Proposed modest tuition increases to fund needed maintenance

February 24, 2016  |   |  19 Comments
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Tuition increases of 2 percent or less over the next three years are being proposed by the University of Hawaiʻi for public discussion to address the $500 million systemwide deferred maintenance backlog that has developed over past decades and institute best practices to prevent its recurrence.

The proposed schedule covers the period from the 2017–18 through the 2019–20 academic years with annual increases ranging from zero to 2 percent across the 10 UH campuses in each year.

  • UH Mānoa will use tuition increases to begin a multi-year plan to eliminate its deferred maintenance backlog using revenue bonds.
  • The UH Community Colleges will use the tuition increases to eliminate their current deferred maintenance backlog using revenue bonds.
  • UH Hilo and UH West Oʻahu will use tuition increases to establish sinking funds for capital renewal and maintenance, consistent with national best practices, to prevent backlogs from occurring.

Following discussion by the Board of Regents, the proposal will be vetted during a series of public meetings statewide. Public input will be used as appropriate to make revisions to the tuition proposal, which is scheduled to go to the Board of Regents for formal approval at a duly noticed public meeting in June 2016.

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Category: Academic News

Comments (19)

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  1. Christy says:

    I hope that the dates and locations of the public hearings will be published. It seems unfortunate to increase the cost of tuition for students who are already struggling to finance their education. For some, this increase may make educational goals unreachable. Or, if they are able to attend, increase their already burgeoning debt…..There must be another area of the UH budget that can be looked at for revision…..

  2. Pete says:

    Have a read of the article linked below. The official UH spokesman, Dan Meisenzahl,(voice of the UH administrators) states with reference to these proposed tuition increases:

    “We’re still affordable. You can go to UH Manoa, put it on a credit card and graduate like you just bought a brand-new car,” UH spokesman Dan Meisenzahl said. “You can pay $30,000 in debt down over time considering the amount of money you’d make over your lifetime with a college degree. It’s still a fantastic deal”

    Put it on a credit card? Yeah, that’s right put UH Manoa students and the families of those students in more debit. The arrogance of the UH administrators, who recently voted to give themselves a pay rise is unbelievable. Perhaps they should be taking pay cuts and start doing their jobs competently?

    UH Manoa is a shambles and that shambles can be entirely attributed the incompetence that is repeatedly demonstrated by administrators.

    It just goes to show how little UH cares about the community, its students and how out of touch they really are.

    http://www.staradvertiser.com/hawaii-news/tuition-increases-proposed-for-uh/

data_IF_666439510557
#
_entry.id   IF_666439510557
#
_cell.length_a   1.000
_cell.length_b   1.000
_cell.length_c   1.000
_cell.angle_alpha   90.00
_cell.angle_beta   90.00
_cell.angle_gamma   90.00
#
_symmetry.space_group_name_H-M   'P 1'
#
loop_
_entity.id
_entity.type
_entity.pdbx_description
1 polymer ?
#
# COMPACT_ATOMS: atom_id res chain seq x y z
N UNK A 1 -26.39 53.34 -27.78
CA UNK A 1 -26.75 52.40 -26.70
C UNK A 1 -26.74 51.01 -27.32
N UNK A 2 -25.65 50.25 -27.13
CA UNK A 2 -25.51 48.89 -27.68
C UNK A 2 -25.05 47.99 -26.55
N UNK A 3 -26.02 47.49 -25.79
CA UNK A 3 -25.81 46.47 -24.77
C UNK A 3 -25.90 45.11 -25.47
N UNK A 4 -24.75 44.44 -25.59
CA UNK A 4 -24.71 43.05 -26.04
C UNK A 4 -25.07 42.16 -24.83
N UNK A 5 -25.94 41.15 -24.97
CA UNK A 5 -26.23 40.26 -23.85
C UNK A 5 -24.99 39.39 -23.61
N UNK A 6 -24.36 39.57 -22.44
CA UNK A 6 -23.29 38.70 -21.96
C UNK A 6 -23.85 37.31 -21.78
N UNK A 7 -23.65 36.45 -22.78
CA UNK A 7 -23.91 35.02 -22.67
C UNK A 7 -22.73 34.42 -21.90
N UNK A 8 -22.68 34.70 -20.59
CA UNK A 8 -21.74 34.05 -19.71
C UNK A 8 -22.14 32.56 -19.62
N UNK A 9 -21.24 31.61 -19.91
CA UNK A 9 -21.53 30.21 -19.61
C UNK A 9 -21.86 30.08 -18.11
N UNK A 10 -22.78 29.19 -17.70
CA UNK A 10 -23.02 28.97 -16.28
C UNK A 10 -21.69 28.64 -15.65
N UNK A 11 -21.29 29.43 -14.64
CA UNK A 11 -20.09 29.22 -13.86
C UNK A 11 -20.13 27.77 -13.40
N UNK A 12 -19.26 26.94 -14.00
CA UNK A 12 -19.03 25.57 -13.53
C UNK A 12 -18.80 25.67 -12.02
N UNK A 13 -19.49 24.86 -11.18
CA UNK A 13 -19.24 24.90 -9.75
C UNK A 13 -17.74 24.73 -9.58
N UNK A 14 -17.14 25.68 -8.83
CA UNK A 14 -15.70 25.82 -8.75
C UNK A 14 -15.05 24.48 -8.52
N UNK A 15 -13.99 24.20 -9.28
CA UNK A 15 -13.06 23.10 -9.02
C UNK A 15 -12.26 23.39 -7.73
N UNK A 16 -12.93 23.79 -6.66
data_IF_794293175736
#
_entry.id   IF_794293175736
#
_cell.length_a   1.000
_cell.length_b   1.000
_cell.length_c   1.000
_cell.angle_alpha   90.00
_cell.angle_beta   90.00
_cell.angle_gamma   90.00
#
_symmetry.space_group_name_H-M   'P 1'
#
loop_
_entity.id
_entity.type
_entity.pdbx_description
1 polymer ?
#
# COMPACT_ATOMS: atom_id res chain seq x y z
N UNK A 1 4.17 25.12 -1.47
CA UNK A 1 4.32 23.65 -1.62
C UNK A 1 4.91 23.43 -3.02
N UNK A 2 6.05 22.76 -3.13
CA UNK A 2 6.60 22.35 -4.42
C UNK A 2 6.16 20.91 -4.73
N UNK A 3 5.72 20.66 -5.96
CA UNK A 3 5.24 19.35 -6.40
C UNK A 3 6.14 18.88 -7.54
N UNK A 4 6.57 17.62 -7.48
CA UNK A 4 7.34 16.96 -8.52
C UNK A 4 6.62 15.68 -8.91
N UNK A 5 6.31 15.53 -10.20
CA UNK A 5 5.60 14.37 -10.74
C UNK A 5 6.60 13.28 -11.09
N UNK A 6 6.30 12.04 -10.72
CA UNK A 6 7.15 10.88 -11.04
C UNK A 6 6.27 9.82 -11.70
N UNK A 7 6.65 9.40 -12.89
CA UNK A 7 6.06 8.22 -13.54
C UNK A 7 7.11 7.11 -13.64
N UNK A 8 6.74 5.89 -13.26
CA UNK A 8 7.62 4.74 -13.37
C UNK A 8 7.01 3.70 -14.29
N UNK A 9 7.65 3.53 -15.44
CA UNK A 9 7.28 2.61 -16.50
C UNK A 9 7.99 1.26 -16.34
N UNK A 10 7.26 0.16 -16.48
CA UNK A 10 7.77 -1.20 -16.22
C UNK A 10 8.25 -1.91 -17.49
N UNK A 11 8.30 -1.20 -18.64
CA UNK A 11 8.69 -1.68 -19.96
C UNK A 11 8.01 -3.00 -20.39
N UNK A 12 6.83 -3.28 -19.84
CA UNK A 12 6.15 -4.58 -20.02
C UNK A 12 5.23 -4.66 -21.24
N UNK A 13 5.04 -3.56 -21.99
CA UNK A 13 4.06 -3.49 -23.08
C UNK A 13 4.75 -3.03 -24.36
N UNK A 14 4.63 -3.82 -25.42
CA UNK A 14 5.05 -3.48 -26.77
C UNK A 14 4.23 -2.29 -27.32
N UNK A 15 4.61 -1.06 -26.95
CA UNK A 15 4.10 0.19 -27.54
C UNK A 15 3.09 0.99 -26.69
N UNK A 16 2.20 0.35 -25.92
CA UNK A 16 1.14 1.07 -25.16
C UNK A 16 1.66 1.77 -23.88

• UH News says:

      Dan Meisenzahl responded to this criticism in the comments of the Star-Advertiser article you are referring to with the following statement:

      February 23, 2016 at 9:48 am
      I want to apologize for my quote in the article. The credit card comment was regrettable and an impractical suggestion for most. The point I was trying to make is that compared to the rest of the nation, UH is still very affordable, even with these proposed tuition increases. I know the cost of higher education is a difficult burden for our students and their families and I never meant to be dismissive of that reality. Once again, I apologize.

      Dan Meisenzahl

      • Courtney says:

        Apologies from a man who is a paid to be the voice of the UH admin. I am afraid Dan is just a spin doctor trying to make the UH admin look good and dig himself out of a hole with that apology. His comments really do show UH admin in their true colors though.

  3. Andrew Gerren says:

    Definitely a struggle as it is. I don’t think the student should have to bear the burden of costs when the endeavor of college and paying for tuition is already hard enough as it is. Unless financial aid is willing to guarantee coverage it could be co suffered more widely.

  4. Ed says:

    So ultimately no actual maintenance will be done from the money that is collected. But instead will be used for maintenance backlog which is basically the debt the school has from the maintenance they’ve already done.

  5. Anita Randall-Packer says:

    This is what UH Hilo costs a Hawaii resident, there is no way a person can graduate without debt. You cannot work a full-time job, pay your living expenses and

    ARCK Refund ACH Direct Deposit $4,448.50
    FFGT Haw Student Government Fee $3.00
    FFPU Haw Student Publication Fee $5.00
    FFSA Haw Student Activity Fee $4.50
    FT1 Haw Tuition Resident $360.00
    GFAS Hil Student Govt Fee $24.00
    GFBC Hil Media Broadcast Fee $23.00
    GFCC Hil Student Campus Ctr Fee $28.00
    GFHC Hil Student Health Center Fee $7.00
    GFPU Hil Student Publication Fee $26.00
    GFSA Hil Student Activity Fee $24.00
    GFSL Hil Student Life Ctr Fee $78.00
    GT1 Hil Tuition Resident UG $2,592.00

    Term Charges: $7,623.00

  6. Tawanaka Kaupu says:

    Even though Dan Meisenzahl responded to the criticism in the comments of the Star-Advertiser article, has UH administrators forgotten about the price of living in Hawaii? Even if the tuition is considered affordable in comparison to that of other states and nations, we live in an area where the price of food, gas, clothes, etc. costs an extraneous amount. People can barely feed themselves and being a student comes with having to work 20 hours in order to receive state benefits (i.e. ebt). Which is still unlikely due to the fact that undergraduate students that are under the age of 22 are still considered by state law a dependent. Along with all of the crossroads of being a student, going through the problems of financial aid, all while trying to compensate a social life and work.